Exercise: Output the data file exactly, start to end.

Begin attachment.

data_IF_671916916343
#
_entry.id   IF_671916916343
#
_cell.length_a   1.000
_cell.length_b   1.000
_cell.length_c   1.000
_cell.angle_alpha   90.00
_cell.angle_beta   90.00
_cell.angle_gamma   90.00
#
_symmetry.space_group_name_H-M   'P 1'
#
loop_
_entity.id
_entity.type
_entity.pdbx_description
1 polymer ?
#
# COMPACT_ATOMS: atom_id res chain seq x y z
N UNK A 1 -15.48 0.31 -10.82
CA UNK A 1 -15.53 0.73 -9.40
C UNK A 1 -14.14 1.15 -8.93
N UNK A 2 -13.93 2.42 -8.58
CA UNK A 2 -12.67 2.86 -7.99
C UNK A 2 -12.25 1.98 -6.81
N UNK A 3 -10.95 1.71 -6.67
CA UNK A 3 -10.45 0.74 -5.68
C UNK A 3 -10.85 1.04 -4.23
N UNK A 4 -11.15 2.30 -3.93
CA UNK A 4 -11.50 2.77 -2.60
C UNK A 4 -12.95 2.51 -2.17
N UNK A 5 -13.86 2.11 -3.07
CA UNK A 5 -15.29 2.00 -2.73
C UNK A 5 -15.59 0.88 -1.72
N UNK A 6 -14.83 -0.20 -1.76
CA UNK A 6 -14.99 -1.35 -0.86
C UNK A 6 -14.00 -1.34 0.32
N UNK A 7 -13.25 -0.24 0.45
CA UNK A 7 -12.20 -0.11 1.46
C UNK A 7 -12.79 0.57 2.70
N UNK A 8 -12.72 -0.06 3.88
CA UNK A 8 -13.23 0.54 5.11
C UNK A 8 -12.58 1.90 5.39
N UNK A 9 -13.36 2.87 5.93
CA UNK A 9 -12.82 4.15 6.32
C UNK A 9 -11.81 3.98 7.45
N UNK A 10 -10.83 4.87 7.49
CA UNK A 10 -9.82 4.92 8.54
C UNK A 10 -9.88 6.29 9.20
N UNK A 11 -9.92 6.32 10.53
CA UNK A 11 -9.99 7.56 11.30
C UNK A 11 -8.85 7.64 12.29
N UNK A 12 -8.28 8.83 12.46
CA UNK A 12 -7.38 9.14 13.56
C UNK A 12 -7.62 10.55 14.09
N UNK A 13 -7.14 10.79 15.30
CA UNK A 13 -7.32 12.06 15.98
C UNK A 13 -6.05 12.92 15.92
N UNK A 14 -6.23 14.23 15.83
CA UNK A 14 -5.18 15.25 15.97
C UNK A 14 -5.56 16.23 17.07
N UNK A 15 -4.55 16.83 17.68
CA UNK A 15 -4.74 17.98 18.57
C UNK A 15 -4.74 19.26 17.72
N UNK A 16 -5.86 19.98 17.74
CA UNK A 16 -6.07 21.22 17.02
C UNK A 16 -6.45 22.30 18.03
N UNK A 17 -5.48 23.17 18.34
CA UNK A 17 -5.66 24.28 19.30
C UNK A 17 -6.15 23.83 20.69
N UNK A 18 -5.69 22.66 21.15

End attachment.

data_IF_671916916343
#
_entry.id   IF_671916916343
#
_cell.length_a   1.000
_cell.length_b   1.000
_cell.length_c   1.000
_cell.angle_alpha   90.00
_cell.angle_beta   90.00
_cell.angle_gamma   90.00
#
_symmetry.space_group_name_H-M   'P 1'
#
loop_
_entity.id
_entity.type
_entity.pdbx_description
1 polymer ?
#
# COMPACT_ATOMS: atom_id res chain seq x y z
N UNK A 1 -15.48 0.31 -10.82
CA UNK A 1 -15.53 0.73 -9.40
C UNK A 1 -14.14 1.15 -8.93
N UNK A 2 -13.93 2.42 -8.58
CA UNK A 2 -12.67 2.86 -7.99
C UNK A 2 -12.25 1.98 -6.81
N UNK A 3 -10.95 1.71 -6.67
CA UNK A 3 -10.45 0.74 -5.68
C UNK A 3 -10.85 1.04 -4.23
N UNK A 4 -11.15 2.30 -3.93
CA UNK A 4 -11.50 2.77 -2.60
C UNK A 4 -12.95 2.51 -2.17
N UNK A 5 -13.86 2.11 -3.07
CA UNK A 5 -15.29 2.00 -2.73
C UNK A 5 -15.59 0.88 -1.72
N UNK A 6 -14.83 -0.20 -1.76
CA UNK A 6 -14.99 -1.35 -0.86
C UNK A 6 -14.00 -1.34 0.32
N UNK A 7 -13.25 -0.24 0.45
CA UNK A 7 -12.20 -0.11 1.46
C UNK A 7 -12.79 0.57 2.70
N UNK A 8 -12.72 -0.06 3.88
CA UNK A 8 -13.23 0.54 5.11
C UNK A 8 -12.58 1.90 5.39
N UNK A 9 -13.36 2.87 5.93
CA UNK A 9 -12.82 4.15 6.32
C UNK A 9 -11.81 3.98 7.45
N UNK A 10 -10.83 4.87 7.49
CA UNK A 10 -9.82 4.92 8.54
C UNK A 10 -9.88 6.29 9.20
N UNK A 11 -9.92 6.32 10.53
CA UNK A 11 -9.99 7.56 11.30
C UNK A 11 -8.85 7.64 12.29
N UNK A 12 -8.28 8.83 12.46
CA UNK A 12 -7.38 9.14 13.56
C UNK A 12 -7.62 10.55 14.09
N UNK A 13 -7.14 10.79 15.30
CA UNK A 13 -7.32 12.06 15.98
C UNK A 13 -6.05 12.92 15.92
N UNK A 14 -6.23 14.23 15.83
CA UNK A 14 -5.18 15.25 15.97
C UNK A 14 -5.56 16.23 17.07
N UNK A 15 -4.55 16.83 17.68
CA UNK A 15 -4.74 17.98 18.57
C UNK A 15 -4.74 19.26 17.72
N UNK A 16 -5.86 19.98 17.74
CA UNK A 16 -6.07 21.22 17.02
C UNK A 16 -6.45 22.30 18.03
N UNK A 17 -5.48 23.17 18.34
CA UNK A 17 -5.66 24.28 19.30
C UNK A 17 -6.15 23.83 20.69
N UNK A 18 -5.69 22.66 21.15